Renewable Energy in Russia: to Be or Not to Be?
By 2050, about half of the world’s electricity will be generated from solar and wind. This is one of the conclusions of the recently published report of the Novaya Energetika Information and Analytical Center “The Russian Renewable Energy Industry in International Comparisons: Solar and Wind Energy” (research commissioned by the Fund for Infrastructure and Educational Programs of the RUSNANO Group).
In the coming years, solar and wind power will be at the forefront of global energy system growth. Other studies and projections also show this. In most energy scenarios, it is solar and wind power that will be the largest sources of electricity on earth in the coming decades. According to Bloomberg agency, the total share of wind and solar energy in the world’s electricity production will be 56% by 2050, and according to the DNV GL international consulting company—more than 60%.
As of now, wind and solar generation are ahead of traditional (coal, gas, nuclear) generation in terms of growth rate. For example, the net increase in global capacity of solar power plants alone in 2019 was almost 2.5 times higher than the net increase in coal and gas capacity combined.
Russia is dozens of times behind the leading countries in the development of solar and wind energy
As of 2019, the world’s installed solar power capacity alone exceeded 580 GW, of which the three largest producers—China, the United States, and India—account for 96%. Installed wind power capacity reached 620 GW by the end of 2019, of which 95% comes from China, Japan, the United States, and Germany.
The global installed capacity of solar and wind power plants is projected to exceed 10,000 GW by 2050.
In Russia, all renewable energy sources, including wind and solar, are being developed thanks to the First Renewable Energy Support Program for 2013—2024 approved by the Russian government. To date, about 0.5 GW of wind power plants and 1.2 GW of solar power plants have already been built in our country. However, by 2024, the total capacity of “green” power generation should grow to more than 5.5 GW. After 2024, the Second Renewable Energy Sources Support Program will come into effect for the years 2025-2035. The budget of the program is about RUB 400 bln. These funds will be used to build at least 7 GW of wind and solar power plants, and to continue the development of renewable energy in our country. Taking into account the volume of the current program (less than 6 GW), this will give about 13 GW of installed solar and wind power capacity.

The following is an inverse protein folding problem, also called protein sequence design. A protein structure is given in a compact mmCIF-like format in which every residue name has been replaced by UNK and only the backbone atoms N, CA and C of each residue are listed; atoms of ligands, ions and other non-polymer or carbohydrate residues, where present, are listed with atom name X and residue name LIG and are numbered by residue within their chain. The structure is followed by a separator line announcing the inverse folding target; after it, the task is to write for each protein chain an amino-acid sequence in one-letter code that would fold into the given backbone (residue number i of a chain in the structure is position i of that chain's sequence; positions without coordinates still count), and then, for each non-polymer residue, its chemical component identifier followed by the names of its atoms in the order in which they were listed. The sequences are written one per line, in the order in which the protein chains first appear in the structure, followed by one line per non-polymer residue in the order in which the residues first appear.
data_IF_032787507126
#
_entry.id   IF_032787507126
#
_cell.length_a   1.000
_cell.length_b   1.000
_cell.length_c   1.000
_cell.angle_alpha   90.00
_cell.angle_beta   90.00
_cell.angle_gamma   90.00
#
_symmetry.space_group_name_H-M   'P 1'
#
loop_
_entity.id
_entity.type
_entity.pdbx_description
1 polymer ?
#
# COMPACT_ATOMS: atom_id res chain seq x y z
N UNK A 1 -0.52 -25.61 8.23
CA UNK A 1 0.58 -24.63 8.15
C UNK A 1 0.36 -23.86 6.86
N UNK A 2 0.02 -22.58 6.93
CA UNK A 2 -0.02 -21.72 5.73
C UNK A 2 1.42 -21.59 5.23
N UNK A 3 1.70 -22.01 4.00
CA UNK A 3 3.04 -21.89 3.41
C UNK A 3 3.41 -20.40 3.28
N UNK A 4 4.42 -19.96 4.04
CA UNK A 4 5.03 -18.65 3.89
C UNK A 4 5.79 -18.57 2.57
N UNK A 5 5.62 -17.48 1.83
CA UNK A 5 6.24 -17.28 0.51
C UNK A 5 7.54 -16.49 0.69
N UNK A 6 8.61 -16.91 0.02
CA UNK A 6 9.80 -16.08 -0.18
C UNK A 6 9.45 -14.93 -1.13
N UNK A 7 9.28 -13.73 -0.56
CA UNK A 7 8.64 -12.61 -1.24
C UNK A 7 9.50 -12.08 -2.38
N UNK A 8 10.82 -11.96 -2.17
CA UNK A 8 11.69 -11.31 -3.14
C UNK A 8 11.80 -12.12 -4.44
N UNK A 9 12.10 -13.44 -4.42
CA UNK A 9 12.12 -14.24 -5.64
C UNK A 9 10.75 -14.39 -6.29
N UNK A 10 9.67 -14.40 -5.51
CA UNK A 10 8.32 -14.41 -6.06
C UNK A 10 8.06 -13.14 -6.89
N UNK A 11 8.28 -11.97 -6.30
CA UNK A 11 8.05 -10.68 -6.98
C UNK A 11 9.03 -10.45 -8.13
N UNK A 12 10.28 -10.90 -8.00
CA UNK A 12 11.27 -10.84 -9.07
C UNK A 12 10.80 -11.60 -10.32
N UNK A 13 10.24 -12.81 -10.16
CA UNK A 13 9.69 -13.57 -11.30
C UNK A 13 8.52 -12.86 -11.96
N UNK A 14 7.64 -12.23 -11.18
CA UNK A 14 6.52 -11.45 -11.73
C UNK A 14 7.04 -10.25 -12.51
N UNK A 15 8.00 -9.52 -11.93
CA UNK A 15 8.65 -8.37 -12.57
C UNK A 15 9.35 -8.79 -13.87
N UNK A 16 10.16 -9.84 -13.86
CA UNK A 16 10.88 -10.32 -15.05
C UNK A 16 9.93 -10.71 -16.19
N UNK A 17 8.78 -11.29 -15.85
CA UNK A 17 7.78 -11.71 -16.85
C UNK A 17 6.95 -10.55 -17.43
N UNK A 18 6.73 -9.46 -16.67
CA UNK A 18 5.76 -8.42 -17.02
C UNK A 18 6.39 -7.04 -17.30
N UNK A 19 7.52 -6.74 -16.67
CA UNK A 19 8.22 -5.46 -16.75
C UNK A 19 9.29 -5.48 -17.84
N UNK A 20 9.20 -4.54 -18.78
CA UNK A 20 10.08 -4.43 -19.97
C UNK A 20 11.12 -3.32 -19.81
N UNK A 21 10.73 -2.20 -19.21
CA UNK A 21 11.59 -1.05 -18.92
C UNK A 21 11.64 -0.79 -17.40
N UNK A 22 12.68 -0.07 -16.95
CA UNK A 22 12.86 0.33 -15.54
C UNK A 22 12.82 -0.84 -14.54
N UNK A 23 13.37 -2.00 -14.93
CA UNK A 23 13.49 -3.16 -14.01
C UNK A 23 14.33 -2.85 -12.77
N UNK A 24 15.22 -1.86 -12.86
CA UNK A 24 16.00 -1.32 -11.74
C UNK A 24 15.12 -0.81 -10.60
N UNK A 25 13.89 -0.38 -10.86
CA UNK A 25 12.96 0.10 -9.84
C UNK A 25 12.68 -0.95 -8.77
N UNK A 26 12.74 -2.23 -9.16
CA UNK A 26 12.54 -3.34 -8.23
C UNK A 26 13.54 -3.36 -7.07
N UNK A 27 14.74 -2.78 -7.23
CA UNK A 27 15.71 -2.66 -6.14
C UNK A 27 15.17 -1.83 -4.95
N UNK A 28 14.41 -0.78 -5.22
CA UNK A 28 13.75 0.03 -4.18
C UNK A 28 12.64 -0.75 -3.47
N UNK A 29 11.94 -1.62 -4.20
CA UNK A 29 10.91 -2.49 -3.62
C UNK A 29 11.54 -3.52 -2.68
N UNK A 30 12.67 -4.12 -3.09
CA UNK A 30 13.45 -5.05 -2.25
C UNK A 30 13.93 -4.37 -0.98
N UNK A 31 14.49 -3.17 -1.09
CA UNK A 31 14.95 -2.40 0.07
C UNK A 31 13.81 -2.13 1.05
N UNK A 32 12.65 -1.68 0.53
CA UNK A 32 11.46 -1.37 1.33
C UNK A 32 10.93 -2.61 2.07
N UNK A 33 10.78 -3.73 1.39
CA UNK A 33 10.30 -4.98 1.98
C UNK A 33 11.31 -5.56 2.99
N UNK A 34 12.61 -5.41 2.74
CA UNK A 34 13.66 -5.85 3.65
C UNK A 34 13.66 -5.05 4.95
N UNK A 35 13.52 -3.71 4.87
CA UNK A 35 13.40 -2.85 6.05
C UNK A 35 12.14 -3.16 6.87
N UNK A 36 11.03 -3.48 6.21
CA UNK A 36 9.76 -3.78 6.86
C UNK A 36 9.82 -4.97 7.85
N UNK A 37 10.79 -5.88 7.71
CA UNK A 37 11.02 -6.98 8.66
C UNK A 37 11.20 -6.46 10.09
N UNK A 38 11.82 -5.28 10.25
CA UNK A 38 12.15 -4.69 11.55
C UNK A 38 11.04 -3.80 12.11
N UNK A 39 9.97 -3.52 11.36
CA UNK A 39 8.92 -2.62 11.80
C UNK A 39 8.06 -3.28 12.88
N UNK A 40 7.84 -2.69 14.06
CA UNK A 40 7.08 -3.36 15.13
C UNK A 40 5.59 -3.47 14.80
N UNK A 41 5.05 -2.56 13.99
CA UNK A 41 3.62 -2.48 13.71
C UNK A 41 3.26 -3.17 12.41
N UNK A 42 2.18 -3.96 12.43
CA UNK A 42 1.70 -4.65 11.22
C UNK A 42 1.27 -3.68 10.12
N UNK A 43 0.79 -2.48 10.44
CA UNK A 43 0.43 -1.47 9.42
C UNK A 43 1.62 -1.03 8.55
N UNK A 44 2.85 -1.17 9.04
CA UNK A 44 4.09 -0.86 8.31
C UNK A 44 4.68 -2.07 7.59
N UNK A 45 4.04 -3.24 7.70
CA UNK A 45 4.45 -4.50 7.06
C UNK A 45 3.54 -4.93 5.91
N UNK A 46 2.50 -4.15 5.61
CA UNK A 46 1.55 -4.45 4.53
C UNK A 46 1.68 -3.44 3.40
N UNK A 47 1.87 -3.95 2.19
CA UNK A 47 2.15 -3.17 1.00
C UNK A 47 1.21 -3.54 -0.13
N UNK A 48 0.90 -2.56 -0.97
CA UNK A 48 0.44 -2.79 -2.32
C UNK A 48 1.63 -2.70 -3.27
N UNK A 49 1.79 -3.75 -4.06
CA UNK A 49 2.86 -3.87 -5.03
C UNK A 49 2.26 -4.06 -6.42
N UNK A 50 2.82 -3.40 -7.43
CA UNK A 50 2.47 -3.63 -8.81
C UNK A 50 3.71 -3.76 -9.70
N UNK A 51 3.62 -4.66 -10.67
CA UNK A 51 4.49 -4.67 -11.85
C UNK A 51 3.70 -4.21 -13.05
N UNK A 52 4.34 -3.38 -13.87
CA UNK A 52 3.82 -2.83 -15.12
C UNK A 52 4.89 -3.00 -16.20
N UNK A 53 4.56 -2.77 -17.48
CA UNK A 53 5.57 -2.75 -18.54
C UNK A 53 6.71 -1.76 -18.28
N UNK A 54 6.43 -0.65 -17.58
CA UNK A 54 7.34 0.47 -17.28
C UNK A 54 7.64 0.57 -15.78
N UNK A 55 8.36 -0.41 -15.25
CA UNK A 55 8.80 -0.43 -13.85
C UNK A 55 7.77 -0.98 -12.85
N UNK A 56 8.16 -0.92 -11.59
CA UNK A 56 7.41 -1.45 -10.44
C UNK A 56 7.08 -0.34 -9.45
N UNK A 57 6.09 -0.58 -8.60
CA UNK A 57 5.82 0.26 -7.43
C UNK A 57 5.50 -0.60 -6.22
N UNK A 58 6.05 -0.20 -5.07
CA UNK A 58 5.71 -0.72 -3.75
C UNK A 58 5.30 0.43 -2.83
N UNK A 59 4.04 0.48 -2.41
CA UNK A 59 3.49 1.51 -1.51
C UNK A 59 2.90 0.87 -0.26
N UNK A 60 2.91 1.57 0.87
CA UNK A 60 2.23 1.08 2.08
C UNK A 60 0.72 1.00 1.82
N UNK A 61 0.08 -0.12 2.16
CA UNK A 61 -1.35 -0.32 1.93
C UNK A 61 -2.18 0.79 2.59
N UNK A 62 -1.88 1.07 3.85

The government is discussing an option that calls for halving the volume of the second phase of the renewable energy support program
The second program will have more stringent requirements for its participants: a significant increase in the depth of localization, reducing capital costs 1.5-2 times, increasing energy efficiency, as well as ensuring export supplies. Even though Russia is one of the world’s top five largest producers of electricity, it is dozens of times behind the other top five in the development of solar and wind energy (installed capacity indicator). We are talking not only about energy-deficient countries.
Contrary to the prevailing myth that renewable energy sources (RES) are developed mainly by countries deprived of traditional energy resources, it should be noted that such oil and gas-bearing countries as Qatar, Saudi Arabia, UAE, Canada, and Norway are significantly ahead of Russia in the development of alternative generation and have good plans for the future. For example, Canada plans to increase the installed capacity of solar and wind power to 27 GW by 2030, and Qatar—to 56 GW. The authors of the report “The Russian Renewable Energy Industry in International Comparisons: Solar and Wind Power” point out that Russia’s plans for developing solar and wind generation are the most modest of any of the more or less prominent countries in the world economic map. If the first DPM RES program is successfully implemented, by 2024 Russia will probably be only in the top four, or perhaps even top five, countries in terms of installed capacity of solar and wind power plants.